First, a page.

There is a tale told among the local Ngobe that the ghostly, keening cries of the holandesas can still be heard to echo through the canyons above the Rio Culebra in early April, when the rainy season begins.
That, of course, is just superstition—another of the many incredible fictions and vicious rumors swirling around this case.
“I hope people understand what really happened, and don’t blame Boquete,” says ace guide Plinio, the last time I meet with him.
Plinio led a police search party to the headwaters of the Culebra, arriving on or about April 12, just a day after Kris Kremers’ iPhone was powered on for the very last time, according to the leaked phone log.
Some will always choose to believe Kris and Lisanne were victims of a criminal assault, or even a supernatural event. Others pin the tragedy, far more convincingly, on Panamanian authorities’ delayed and haphazard search efforts.
A few of the guides I’ve spoken to in Boquete even fault themselves, because they were unable to find or save the women. A source close to the families says they still yearn for answers—and closure—having only accepted authorities’ account for lack of further recourse.
But Plinio—who knows the dangers and the beauty of the cloud forests as well as anyone—calls this a story with no real villain.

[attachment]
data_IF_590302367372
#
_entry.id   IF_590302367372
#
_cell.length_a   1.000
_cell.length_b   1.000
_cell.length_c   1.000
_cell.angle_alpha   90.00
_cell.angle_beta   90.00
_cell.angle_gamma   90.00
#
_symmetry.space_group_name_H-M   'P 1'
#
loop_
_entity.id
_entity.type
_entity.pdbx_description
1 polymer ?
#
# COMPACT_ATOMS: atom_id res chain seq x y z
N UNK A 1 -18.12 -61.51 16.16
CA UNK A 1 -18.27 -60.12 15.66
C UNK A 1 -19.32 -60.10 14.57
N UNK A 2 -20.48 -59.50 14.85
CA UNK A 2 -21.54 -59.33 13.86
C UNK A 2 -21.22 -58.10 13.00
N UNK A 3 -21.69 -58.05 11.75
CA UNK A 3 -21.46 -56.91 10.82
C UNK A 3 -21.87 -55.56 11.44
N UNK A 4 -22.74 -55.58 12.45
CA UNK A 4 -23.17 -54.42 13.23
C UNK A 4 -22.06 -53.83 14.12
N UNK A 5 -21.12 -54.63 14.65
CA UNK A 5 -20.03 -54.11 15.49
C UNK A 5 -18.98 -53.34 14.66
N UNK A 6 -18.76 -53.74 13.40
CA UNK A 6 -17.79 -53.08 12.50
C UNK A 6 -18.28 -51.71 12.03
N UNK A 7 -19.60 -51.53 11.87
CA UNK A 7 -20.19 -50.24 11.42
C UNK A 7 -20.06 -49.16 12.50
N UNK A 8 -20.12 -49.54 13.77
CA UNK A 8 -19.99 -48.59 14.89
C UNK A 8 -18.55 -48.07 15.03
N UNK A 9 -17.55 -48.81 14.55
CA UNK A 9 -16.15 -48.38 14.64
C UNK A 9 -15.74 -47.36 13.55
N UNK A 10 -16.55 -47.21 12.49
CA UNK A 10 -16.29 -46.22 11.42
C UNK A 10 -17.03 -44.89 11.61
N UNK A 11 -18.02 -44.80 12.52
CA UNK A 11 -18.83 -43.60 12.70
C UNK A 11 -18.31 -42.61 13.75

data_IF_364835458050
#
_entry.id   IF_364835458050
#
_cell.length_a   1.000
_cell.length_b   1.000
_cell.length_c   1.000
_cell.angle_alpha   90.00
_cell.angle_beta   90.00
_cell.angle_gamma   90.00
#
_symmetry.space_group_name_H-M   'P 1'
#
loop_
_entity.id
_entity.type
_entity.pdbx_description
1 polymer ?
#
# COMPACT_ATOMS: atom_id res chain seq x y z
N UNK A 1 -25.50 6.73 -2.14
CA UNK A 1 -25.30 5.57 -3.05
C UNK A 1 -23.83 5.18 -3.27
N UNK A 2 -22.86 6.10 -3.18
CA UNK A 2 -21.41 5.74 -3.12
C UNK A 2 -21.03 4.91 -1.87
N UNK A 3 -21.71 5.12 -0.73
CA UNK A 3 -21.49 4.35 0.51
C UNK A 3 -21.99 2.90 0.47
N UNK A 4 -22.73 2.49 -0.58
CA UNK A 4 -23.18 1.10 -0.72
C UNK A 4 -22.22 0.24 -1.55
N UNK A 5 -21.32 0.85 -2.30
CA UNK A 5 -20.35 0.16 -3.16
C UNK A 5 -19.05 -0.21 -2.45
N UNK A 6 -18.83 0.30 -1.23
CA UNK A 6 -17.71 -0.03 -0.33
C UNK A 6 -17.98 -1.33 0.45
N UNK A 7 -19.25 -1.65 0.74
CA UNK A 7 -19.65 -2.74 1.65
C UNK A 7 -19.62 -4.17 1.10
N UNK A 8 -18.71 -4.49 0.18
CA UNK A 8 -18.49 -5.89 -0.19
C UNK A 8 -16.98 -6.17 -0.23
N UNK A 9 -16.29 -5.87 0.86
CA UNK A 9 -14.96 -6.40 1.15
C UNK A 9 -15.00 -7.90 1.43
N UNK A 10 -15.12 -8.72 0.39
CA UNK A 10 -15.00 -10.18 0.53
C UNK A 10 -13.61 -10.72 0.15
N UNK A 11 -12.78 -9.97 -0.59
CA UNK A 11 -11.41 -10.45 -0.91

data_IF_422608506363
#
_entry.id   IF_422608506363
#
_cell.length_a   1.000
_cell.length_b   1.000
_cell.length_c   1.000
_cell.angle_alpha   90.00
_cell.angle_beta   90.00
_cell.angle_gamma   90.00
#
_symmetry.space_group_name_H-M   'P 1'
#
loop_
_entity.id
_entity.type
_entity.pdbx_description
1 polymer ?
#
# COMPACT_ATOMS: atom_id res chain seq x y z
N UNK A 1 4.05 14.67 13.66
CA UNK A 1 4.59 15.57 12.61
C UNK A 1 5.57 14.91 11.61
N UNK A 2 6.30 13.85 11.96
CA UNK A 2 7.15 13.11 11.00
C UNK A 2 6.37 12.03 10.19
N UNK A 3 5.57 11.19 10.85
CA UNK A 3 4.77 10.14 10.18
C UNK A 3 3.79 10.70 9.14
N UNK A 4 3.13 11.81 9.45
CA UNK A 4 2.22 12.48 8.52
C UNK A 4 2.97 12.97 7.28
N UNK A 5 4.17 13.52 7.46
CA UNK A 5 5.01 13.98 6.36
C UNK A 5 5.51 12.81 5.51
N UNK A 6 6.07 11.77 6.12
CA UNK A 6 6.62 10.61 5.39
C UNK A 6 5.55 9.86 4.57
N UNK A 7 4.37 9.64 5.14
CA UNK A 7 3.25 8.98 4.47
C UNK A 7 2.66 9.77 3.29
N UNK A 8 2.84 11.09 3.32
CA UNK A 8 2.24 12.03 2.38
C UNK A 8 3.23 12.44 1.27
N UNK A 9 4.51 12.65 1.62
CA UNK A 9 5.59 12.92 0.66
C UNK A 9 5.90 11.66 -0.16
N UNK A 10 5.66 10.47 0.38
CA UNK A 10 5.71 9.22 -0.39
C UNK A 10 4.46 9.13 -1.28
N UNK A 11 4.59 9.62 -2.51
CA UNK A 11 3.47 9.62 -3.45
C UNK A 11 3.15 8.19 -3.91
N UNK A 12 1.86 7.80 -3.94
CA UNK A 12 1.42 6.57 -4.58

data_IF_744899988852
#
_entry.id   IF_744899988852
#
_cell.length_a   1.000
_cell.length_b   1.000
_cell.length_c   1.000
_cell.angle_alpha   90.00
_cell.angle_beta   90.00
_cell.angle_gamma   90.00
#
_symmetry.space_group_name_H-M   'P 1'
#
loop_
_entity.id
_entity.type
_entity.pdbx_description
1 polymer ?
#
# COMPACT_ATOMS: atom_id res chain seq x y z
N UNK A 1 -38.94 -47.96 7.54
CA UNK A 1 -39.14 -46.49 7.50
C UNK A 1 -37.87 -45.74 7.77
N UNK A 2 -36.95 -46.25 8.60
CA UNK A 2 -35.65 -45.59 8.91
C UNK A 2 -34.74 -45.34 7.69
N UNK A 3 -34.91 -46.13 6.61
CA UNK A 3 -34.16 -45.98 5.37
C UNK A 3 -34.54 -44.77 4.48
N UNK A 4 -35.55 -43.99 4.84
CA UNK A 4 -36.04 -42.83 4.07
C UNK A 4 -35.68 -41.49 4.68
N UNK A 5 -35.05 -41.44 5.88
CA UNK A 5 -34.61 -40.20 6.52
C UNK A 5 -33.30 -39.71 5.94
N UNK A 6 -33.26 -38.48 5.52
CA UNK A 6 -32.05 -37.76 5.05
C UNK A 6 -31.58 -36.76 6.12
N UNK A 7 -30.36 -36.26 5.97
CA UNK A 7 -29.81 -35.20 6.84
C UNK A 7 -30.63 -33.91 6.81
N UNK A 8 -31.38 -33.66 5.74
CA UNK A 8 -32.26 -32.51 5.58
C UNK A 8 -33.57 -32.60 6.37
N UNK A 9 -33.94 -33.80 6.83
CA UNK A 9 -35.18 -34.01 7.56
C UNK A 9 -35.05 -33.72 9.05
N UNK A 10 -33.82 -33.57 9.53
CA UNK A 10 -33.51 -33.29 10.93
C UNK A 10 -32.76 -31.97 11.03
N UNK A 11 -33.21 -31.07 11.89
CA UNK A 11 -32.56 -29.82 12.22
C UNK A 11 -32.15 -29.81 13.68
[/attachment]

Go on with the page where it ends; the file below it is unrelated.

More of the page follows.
“The only thing to blame,” he says, “is the jungle itself.”
Nadette De Visser in Amsterdam also contributed reporting to this story.
The Daily Beast's investigation did not end in 2016 when this article was published. A year later, Jeremy Kryt picked up the trail again and reached some frightening conclusions.
Additional evidence and archives were unearthed in the case. More than two dozen other victims were also reported in the same region of Panama, including a young woman from the United States found murdered in early 2017.
In the first chapter of the second series, Kryt traveled to the last place Kris Kremers and Lisanne Froon were known to have been alive and apparently signalling for help. In the second chapter, he looked at the usual and unusual suspects and witnesses in the "Lost Girls" case. In the third chapter, he visited the Serpent River, where key evidence was found—and where he discovered it had been universally misinterpreted. In the last article he visited a Panama morgue to speak with an expert in the investigation, and looked at whether the case of American Catherine Johannet, strangled to death in February 2017, may fit into a larger pattern of murder cover-ups.